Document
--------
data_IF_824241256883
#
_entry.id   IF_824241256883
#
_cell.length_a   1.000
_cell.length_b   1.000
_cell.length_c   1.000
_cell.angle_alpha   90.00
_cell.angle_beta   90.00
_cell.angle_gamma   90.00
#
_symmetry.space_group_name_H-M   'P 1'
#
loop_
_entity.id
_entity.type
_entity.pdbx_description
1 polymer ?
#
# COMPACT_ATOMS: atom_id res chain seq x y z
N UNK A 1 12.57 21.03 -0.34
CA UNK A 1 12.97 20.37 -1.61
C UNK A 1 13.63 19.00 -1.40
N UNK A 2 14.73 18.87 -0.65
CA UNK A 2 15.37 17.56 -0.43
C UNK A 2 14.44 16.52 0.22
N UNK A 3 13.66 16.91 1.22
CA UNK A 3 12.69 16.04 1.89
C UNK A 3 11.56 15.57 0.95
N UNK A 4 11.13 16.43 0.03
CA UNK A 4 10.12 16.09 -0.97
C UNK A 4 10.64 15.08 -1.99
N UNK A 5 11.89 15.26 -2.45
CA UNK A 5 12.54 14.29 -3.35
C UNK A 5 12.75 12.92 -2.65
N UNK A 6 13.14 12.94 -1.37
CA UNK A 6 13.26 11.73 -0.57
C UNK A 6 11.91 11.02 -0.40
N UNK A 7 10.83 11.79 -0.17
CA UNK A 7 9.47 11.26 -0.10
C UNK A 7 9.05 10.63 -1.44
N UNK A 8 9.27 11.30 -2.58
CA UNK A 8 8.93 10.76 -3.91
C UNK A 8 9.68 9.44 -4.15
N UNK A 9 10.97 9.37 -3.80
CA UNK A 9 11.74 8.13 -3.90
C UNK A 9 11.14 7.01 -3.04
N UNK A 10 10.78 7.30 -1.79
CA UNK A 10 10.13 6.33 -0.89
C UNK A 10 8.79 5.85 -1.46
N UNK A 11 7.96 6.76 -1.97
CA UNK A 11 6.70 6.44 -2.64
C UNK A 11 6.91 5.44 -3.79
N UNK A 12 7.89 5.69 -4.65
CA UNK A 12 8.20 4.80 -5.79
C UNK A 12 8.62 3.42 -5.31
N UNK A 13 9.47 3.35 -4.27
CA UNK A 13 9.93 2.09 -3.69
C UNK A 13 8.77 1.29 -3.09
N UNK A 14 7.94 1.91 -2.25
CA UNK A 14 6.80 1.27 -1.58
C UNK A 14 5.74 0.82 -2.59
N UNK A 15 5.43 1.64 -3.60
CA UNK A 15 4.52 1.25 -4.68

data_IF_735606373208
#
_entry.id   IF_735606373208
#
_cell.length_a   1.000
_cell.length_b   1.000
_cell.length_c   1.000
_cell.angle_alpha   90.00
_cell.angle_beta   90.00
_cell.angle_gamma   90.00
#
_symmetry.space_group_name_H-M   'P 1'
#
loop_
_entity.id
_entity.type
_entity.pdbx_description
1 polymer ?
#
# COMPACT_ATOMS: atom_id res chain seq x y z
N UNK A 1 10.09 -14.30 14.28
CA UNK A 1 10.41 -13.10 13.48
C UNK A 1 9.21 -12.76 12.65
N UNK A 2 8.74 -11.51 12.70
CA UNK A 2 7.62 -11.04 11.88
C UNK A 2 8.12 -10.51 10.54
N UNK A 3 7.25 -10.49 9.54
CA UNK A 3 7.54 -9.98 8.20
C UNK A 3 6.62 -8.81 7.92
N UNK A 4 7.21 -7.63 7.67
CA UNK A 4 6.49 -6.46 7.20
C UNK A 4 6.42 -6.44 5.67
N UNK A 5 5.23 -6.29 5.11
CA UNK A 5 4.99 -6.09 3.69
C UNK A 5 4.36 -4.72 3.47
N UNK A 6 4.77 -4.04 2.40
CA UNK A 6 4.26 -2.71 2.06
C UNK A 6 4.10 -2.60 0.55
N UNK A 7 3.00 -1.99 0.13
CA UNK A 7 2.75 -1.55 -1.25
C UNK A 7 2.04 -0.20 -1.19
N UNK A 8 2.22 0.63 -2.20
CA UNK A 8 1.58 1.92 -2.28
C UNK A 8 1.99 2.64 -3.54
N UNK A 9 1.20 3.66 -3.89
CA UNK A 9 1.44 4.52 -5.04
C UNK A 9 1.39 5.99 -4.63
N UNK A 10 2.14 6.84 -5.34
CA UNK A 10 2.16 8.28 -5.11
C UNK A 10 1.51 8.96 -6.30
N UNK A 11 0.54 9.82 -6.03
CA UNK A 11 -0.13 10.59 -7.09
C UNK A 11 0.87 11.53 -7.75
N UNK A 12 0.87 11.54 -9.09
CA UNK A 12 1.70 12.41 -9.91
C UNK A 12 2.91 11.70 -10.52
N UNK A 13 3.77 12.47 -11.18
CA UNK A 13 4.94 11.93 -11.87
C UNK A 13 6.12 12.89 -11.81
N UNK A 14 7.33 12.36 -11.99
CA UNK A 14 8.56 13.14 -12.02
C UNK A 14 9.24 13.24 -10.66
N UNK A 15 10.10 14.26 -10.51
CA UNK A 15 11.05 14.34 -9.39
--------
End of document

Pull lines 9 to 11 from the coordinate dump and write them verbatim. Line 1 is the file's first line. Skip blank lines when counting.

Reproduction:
_cell.angle_beta   90.00
_cell.angle_gamma   90.00
#